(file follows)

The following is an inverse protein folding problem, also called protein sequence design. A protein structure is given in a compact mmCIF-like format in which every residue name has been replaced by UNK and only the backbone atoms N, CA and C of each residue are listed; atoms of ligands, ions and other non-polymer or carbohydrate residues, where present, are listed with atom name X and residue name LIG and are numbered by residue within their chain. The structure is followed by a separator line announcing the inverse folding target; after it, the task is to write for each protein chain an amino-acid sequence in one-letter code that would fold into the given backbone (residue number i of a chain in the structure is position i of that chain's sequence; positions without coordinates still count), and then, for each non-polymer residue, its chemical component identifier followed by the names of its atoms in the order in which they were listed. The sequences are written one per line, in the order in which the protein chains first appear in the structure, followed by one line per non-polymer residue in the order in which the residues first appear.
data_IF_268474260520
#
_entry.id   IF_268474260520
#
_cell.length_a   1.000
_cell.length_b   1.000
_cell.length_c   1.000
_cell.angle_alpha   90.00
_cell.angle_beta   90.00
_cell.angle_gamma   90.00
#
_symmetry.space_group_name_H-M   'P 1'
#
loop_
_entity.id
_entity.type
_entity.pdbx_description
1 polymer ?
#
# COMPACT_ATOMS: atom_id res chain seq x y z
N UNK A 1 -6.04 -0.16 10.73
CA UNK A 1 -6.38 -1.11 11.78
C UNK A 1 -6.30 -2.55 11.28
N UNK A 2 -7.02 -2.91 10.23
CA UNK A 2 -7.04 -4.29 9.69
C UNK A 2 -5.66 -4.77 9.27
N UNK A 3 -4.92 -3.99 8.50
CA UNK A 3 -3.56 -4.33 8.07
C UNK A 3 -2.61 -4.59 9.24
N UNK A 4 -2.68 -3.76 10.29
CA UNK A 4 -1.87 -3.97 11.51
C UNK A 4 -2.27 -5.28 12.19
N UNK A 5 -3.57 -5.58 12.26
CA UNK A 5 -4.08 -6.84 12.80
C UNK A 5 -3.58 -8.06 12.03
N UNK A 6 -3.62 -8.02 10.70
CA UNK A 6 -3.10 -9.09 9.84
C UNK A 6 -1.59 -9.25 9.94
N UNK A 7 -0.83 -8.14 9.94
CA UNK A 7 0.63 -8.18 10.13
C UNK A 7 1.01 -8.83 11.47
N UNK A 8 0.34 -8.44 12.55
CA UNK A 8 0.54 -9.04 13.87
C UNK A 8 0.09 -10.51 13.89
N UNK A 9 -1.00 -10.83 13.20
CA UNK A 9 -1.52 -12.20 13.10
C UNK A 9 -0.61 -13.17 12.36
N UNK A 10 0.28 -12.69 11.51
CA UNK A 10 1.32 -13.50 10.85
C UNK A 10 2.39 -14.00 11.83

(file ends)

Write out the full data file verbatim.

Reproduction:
The following is an inverse protein folding problem, also called protein sequence design. A protein structure is given in a compact mmCIF-like format in which every residue name has been replaced by UNK and only the backbone atoms N, CA and C of each residue are listed; atoms of ligands, ions and other non-polymer or carbohydrate residues, where present, are listed with atom name X and residue name LIG and are numbered by residue within their chain. The structure is followed by a separator line announcing the inverse folding target; after it, the task is to write for each protein chain an amino-acid sequence in one-letter code that would fold into the given backbone (residue number i of a chain in the structure is position i of that chain's sequence; positions without coordinates still count), and then, for each non-polymer residue, its chemical component identifier followed by the names of its atoms in the order in which they were listed. The sequences are written one per line, in the order in which the protein chains first appear in the structure, followed by one line per non-polymer residue in the order in which the residues first appear.
data_IF_268474260520
#
_entry.id   IF_268474260520
#
_cell.length_a   1.000
_cell.length_b   1.000
_cell.length_c   1.000
_cell.angle_alpha   90.00
_cell.angle_beta   90.00
_cell.angle_gamma   90.00
#
_symmetry.space_group_name_H-M   'P 1'
#
loop_
_entity.id
_entity.type
_entity.pdbx_description
1 polymer ?
#
# COMPACT_ATOMS: atom_id res chain seq x y z
N UNK A 1 -6.04 -0.16 10.73
CA UNK A 1 -6.38 -1.11 11.78
C UNK A 1 -6.30 -2.55 11.28
N UNK A 2 -7.02 -2.91 10.23
CA UNK A 2 -7.04 -4.29 9.69
C UNK A 2 -5.66 -4.77 9.27
N UNK A 3 -4.92 -3.99 8.50
CA UNK A 3 -3.56 -4.33 8.07
C UNK A 3 -2.61 -4.59 9.24
N UNK A 4 -2.68 -3.76 10.29
CA UNK A 4 -1.87 -3.97 11.51
C UNK A 4 -2.27 -5.28 12.19
N UNK A 5 -3.57 -5.58 12.26
CA UNK A 5 -4.08 -6.84 12.80
C UNK A 5 -3.58 -8.06 12.03
N UNK A 6 -3.62 -8.02 10.70
CA UNK A 6 -3.10 -9.09 9.84
C UNK A 6 -1.59 -9.25 9.94
N UNK A 7 -0.83 -8.14 9.94
CA UNK A 7 0.63 -8.18 10.13
C UNK A 7 1.01 -8.83 11.47
N UNK A 8 0.34 -8.44 12.55
CA UNK A 8 0.54 -9.04 13.87
C UNK A 8 0.09 -10.51 13.89
N UNK A 9 -1.00 -10.83 13.20
CA UNK A 9 -1.52 -12.20 13.10
C UNK A 9 -0.61 -13.17 12.36
N UNK A 10 0.28 -12.69 11.51
CA UNK A 10 1.32 -13.50 10.85
C UNK A 10 2.39 -14.00 11.83